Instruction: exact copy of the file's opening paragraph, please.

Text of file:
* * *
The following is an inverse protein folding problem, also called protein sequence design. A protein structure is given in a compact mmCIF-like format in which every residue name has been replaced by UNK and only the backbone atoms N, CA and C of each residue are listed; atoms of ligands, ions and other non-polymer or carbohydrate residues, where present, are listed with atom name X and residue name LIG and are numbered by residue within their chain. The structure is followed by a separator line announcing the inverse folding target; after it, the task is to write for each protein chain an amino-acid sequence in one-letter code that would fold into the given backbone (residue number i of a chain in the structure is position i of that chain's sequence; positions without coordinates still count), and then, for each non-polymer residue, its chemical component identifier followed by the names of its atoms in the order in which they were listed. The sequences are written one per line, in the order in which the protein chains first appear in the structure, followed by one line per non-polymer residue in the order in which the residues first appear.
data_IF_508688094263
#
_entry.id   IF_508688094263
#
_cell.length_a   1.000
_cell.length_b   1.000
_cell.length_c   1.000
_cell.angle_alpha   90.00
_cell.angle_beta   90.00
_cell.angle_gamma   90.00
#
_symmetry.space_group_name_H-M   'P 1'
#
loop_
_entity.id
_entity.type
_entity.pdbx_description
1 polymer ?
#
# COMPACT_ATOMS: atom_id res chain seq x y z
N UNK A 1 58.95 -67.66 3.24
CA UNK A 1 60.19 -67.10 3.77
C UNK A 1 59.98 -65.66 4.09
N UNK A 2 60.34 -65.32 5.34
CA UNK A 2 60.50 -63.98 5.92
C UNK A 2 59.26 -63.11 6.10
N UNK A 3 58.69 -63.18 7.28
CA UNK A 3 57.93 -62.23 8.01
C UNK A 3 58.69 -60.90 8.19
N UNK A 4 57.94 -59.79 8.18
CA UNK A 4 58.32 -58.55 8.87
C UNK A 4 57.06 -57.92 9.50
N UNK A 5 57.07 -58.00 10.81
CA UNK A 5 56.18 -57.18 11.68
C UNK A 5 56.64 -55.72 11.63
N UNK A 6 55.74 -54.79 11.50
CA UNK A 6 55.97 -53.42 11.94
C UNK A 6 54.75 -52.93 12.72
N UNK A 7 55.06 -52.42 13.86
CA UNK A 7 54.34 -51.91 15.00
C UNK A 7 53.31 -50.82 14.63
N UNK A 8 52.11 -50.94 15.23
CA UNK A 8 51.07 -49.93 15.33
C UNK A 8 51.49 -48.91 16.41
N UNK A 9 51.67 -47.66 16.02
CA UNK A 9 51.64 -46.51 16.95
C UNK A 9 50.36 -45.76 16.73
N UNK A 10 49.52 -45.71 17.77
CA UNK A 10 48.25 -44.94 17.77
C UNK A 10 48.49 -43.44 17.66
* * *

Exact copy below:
The following is an inverse protein folding problem, also called protein sequence design. A protein structure is given in a compact mmCIF-like format in which every residue name has been replaced by UNK and only the backbone atoms N, CA and C of each residue are listed; atoms of ligands, ions and other non-polymer or carbohydrate residues, where present, are listed with atom name X and residue name LIG and are numbered by residue within their chain. The structure is followed by a separator line announcing the inverse folding target; after it, the task is to write for each protein chain an amino-acid sequence in one-letter code that would fold into the given backbone (residue number i of a chain in the structure is position i of that chain's sequence; positions without coordinates still count), and then, for each non-polymer residue, its chemical component identifier followed by the names of its atoms in the order in which they were listed. The sequences are written one per line, in the order in which the protein chains first appear in the structure, followed by one line per non-polymer residue in the order in which the residues first appear.